We’ve talked a bit recently on new technological developments in the medical field. From great apps to podcasts to innovative medical devices, there seems to be something new popping up every single day. One of the most intriguing things we’ve seen recently are robots designed to assist in nursing tasks, such as the robotic nursing assistant developed by engineers and scientists at Duke and the RoNA developed by HStar Technologies. While this all feels very exciting and reminds us of the Jetsons, there are many questions and concerns about the impact of bringing in robots to handle jobs typically handled by humans.
One of the biggest concerns is what impact such technology will have on nursing. Their inventions are not touted as a replacement for skilled nursing care, but as an aid to those tasked with caring for those with highly communicable diseases, handling hazardous spills, assisting with the treatment of those who have compromised immune systems, or protecting nurses from injury when it comes time for lifting and moving immobile patients. Yes, robots may reduce the need for specialized staffing and equipment, such as lift teams and assistive devices, but for the most part, they do not seem to be a threat to those working in the medical field. Instead, they would help to prevent workplace injuries and decrease the risk of staff exposure when patients require isolation for a serious communicable disease.
Another important concern is direct patient care. Many worry that, by turning to robots and “artificial intelligence,” the personal quality of patient care will fall by the wayside. Though technology is developing rapidly, there is simply no substitution for patient care provided by a skilled nurse. Robots at this stage of discovery cannot be programmed or controlled to do more than just a few tasks to help care for patients. Human interaction would still be necessary for most procedures requiring direct physical contact, assessments requiring critical thinking, and other similar tasks that are crucial to patient care.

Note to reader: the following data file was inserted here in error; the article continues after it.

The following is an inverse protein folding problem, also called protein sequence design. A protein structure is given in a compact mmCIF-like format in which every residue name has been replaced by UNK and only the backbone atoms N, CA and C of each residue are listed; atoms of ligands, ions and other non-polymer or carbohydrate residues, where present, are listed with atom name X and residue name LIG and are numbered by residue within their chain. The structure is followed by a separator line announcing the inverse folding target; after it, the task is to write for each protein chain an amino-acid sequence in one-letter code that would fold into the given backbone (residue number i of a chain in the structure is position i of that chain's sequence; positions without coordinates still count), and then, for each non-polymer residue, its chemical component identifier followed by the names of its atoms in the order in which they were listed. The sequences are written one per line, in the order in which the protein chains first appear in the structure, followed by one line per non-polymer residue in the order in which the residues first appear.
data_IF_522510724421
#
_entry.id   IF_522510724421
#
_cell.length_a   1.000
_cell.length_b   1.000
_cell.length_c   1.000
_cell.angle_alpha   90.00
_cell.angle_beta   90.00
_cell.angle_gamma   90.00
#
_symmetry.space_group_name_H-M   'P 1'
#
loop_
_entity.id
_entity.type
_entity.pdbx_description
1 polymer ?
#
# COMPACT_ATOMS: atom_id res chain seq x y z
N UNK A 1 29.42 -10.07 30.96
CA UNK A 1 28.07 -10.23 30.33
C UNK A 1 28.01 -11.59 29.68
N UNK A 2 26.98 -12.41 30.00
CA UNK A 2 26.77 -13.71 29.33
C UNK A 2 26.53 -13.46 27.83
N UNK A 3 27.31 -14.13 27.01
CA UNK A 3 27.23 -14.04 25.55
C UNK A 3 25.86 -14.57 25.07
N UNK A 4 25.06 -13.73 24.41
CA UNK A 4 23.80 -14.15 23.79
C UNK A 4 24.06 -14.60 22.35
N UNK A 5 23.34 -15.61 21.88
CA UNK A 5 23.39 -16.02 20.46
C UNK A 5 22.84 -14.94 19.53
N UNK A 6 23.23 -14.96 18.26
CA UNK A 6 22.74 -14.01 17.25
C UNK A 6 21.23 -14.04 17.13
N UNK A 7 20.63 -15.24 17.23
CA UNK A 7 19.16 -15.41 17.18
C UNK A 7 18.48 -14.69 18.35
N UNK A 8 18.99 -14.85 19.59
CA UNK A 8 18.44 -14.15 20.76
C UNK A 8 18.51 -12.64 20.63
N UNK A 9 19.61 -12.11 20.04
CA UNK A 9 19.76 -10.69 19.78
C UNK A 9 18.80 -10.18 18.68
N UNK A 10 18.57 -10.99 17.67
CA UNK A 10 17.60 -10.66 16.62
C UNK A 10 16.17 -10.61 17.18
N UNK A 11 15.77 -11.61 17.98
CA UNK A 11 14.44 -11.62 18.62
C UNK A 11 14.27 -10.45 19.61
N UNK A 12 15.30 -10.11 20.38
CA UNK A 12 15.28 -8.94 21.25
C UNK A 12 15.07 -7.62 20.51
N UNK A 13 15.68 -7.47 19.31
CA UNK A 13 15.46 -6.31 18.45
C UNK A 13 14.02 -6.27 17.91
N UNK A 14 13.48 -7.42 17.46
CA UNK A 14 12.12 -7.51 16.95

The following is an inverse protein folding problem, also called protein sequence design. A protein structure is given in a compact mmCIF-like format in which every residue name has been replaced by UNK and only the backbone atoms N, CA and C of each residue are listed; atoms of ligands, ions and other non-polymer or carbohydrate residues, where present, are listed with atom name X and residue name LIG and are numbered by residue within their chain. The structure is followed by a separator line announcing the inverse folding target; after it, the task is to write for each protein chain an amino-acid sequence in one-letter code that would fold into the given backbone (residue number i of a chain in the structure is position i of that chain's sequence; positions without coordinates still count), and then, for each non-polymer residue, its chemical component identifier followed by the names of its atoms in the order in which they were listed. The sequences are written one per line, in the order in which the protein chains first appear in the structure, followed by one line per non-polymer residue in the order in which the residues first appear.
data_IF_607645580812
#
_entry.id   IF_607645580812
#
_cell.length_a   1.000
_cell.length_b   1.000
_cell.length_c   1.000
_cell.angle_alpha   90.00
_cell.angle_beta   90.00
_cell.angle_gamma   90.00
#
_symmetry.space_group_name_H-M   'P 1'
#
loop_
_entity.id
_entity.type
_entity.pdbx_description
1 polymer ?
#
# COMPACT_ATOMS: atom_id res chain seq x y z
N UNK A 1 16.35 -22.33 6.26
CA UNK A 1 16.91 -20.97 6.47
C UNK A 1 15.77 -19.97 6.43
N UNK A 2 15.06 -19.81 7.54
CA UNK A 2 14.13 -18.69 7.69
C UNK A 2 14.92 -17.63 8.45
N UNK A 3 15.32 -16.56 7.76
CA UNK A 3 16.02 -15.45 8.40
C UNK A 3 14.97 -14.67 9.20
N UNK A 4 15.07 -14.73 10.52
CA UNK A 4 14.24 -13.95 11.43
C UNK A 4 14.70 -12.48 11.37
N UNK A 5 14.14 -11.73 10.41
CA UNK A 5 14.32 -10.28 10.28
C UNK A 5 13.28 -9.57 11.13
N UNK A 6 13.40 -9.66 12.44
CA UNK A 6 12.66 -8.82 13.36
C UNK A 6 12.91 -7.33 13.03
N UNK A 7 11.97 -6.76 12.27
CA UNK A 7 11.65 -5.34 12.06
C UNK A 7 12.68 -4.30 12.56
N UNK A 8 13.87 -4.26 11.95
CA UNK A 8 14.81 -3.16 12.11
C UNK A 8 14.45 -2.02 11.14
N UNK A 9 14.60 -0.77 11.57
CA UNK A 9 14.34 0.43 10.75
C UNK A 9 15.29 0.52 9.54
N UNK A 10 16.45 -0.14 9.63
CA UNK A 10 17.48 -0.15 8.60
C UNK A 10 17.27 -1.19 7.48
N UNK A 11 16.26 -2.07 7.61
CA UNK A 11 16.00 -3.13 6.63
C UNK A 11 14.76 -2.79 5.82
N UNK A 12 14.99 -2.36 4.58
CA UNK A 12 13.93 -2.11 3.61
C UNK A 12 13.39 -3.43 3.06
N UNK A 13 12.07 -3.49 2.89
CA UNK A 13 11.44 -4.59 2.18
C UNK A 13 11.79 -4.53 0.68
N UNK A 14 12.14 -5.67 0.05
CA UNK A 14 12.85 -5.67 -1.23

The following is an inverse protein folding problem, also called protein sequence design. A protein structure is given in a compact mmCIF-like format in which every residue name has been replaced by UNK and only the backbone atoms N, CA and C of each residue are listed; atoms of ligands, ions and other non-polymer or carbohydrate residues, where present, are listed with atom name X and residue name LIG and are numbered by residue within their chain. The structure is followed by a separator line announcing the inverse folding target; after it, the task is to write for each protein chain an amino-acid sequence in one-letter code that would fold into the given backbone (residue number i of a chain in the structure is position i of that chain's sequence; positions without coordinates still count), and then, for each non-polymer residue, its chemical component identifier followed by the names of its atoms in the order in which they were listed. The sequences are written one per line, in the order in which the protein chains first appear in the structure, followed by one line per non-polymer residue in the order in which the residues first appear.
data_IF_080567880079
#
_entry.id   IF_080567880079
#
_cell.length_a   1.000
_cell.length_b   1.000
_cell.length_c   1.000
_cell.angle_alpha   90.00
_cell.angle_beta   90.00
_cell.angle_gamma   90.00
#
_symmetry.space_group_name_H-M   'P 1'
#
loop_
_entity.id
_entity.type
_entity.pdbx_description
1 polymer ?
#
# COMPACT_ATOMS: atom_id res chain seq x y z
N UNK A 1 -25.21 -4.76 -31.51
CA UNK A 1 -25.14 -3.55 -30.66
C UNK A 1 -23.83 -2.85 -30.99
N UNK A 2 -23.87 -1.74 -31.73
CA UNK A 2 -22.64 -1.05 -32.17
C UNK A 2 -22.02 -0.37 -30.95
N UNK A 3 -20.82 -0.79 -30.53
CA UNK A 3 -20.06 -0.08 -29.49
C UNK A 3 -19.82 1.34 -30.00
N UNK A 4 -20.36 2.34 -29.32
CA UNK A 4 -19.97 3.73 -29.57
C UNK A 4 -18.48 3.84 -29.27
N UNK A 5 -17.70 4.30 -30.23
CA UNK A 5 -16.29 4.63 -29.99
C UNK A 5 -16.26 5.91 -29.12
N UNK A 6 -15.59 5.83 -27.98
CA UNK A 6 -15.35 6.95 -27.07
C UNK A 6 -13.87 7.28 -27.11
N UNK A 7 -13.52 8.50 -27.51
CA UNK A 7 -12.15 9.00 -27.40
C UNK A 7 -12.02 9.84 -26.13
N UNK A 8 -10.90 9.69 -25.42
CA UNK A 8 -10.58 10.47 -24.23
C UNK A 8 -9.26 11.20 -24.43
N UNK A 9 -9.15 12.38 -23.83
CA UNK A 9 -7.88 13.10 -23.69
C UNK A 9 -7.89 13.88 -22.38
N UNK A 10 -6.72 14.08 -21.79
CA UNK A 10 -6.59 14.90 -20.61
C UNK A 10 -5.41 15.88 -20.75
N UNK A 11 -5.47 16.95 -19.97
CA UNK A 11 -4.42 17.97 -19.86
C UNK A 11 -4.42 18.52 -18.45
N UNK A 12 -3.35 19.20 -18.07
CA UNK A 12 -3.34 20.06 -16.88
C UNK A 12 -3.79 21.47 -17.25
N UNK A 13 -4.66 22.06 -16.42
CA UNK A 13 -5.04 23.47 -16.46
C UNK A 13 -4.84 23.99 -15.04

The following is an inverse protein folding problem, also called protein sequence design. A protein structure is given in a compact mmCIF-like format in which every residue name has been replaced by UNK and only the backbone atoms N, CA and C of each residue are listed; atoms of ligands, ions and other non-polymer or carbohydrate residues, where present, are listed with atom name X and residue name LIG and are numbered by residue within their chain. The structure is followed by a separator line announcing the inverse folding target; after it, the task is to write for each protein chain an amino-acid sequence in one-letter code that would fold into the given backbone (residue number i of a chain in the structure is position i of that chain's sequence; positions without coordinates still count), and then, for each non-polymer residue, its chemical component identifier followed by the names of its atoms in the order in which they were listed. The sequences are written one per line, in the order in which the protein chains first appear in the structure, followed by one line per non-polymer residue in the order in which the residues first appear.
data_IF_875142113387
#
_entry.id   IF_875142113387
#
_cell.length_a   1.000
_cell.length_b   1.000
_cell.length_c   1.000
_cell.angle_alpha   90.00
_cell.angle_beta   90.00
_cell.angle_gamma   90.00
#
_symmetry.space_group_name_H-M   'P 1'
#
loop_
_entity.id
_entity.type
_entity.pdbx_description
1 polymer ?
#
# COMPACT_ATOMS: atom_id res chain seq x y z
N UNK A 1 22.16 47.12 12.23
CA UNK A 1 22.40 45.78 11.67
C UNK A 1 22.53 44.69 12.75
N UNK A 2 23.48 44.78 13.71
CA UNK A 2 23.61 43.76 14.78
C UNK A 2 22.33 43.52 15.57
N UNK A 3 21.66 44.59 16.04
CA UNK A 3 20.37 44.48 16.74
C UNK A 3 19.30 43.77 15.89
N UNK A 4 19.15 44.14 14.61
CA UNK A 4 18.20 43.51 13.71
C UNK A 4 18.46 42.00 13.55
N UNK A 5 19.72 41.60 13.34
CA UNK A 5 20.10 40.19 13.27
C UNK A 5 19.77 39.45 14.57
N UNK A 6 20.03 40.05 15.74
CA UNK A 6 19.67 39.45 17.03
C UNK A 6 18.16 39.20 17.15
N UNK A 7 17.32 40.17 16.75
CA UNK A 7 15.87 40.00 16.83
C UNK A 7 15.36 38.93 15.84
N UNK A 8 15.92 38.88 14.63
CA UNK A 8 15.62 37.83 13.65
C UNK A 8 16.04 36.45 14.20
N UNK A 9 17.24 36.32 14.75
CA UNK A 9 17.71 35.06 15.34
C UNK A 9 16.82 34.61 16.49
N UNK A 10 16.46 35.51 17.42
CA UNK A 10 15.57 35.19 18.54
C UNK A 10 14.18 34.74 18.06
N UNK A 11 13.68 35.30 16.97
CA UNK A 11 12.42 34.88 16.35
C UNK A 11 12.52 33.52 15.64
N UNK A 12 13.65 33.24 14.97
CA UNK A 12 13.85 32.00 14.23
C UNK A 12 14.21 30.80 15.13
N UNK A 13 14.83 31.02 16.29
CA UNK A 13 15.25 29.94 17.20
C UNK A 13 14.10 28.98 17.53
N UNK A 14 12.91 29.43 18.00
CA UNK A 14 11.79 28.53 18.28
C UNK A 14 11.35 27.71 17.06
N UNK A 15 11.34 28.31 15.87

Others wonder about the expense of the equipment and training costs required to employ one of these robotic nursing assistants. While employing robotics in a medical facility will certainly incur costs when it comes to initial acquisition and ongoing training of new staff that would be controlling the technology, the costs would be balanced out by fewer injuries and illnesses among care providers and the need for less equipment throughout the facility for lifting patients and other tasks that can be handled by the robot.
While there are many questions still to be answered, watching the medical profession take these steps into the world of technology is exciting. Most of us have dreamt of a time when robots could make our lives easier, and it seems for those in the medical field, that time is beginning. It will be interesting to see what other new technology the coming years bring and how it can help to improve patient care and make the jobs of those in medical professions even easier and more satisfying.